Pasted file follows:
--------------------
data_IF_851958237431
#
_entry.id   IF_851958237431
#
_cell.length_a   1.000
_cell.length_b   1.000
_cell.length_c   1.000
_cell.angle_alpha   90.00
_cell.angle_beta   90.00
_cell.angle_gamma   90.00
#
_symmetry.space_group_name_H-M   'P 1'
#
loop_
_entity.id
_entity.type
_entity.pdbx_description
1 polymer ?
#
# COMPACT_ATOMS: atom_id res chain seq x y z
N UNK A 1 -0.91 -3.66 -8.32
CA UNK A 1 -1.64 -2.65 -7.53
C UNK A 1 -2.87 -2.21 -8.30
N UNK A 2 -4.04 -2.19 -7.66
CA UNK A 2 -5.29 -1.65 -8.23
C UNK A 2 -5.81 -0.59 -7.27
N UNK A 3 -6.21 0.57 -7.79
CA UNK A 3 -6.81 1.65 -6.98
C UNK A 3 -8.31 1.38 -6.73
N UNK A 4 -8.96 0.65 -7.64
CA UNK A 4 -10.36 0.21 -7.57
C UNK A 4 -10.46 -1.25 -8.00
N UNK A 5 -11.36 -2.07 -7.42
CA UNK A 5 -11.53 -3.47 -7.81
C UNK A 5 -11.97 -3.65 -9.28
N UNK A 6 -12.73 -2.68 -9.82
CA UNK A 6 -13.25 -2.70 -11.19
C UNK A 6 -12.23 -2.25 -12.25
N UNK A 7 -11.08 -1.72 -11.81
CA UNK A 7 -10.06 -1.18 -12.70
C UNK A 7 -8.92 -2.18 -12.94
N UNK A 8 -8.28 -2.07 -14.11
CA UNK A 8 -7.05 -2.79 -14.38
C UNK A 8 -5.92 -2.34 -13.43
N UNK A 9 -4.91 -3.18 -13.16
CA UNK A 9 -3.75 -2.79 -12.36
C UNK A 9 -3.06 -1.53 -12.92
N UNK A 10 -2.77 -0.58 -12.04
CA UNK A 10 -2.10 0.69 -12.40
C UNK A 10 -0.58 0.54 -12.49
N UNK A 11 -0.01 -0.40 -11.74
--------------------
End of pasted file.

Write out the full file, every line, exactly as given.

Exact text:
data_IF_851958237431
#
_entry.id   IF_851958237431
#
_cell.length_a   1.000
_cell.length_b   1.000
_cell.length_c   1.000
_cell.angle_alpha   90.00
_cell.angle_beta   90.00
_cell.angle_gamma   90.00
#
_symmetry.space_group_name_H-M   'P 1'
#
loop_
_entity.id
_entity.type
_entity.pdbx_description
1 polymer ?
#
# COMPACT_ATOMS: atom_id res chain seq x y z
N UNK A 1 -0.91 -3.66 -8.32
CA UNK A 1 -1.64 -2.65 -7.53
C UNK A 1 -2.87 -2.21 -8.30
N UNK A 2 -4.04 -2.19 -7.66
CA UNK A 2 -5.29 -1.65 -8.23
C UNK A 2 -5.81 -0.59 -7.27
N UNK A 3 -6.21 0.57 -7.79
CA UNK A 3 -6.81 1.65 -6.98
C UNK A 3 -8.31 1.38 -6.73
N UNK A 4 -8.96 0.65 -7.64
CA UNK A 4 -10.36 0.21 -7.57
C UNK A 4 -10.46 -1.25 -8.00
N UNK A 5 -11.36 -2.07 -7.42
CA UNK A 5 -11.53 -3.47 -7.81
C UNK A 5 -11.97 -3.65 -9.28
N UNK A 6 -12.73 -2.68 -9.82
CA UNK A 6 -13.25 -2.70 -11.19
C UNK A 6 -12.23 -2.25 -12.25
N UNK A 7 -11.08 -1.72 -11.81
CA UNK A 7 -10.06 -1.18 -12.70
C UNK A 7 -8.92 -2.18 -12.94
N UNK A 8 -8.28 -2.07 -14.11
CA UNK A 8 -7.05 -2.79 -14.38
C UNK A 8 -5.92 -2.34 -13.43
N UNK A 9 -4.91 -3.18 -13.16
CA UNK A 9 -3.75 -2.79 -12.36
C UNK A 9 -3.06 -1.53 -12.92
N UNK A 10 -2.77 -0.58 -12.04
CA UNK A 10 -2.10 0.69 -12.40
C UNK A 10 -0.58 0.54 -12.49
N UNK A 11 -0.01 -0.40 -11.74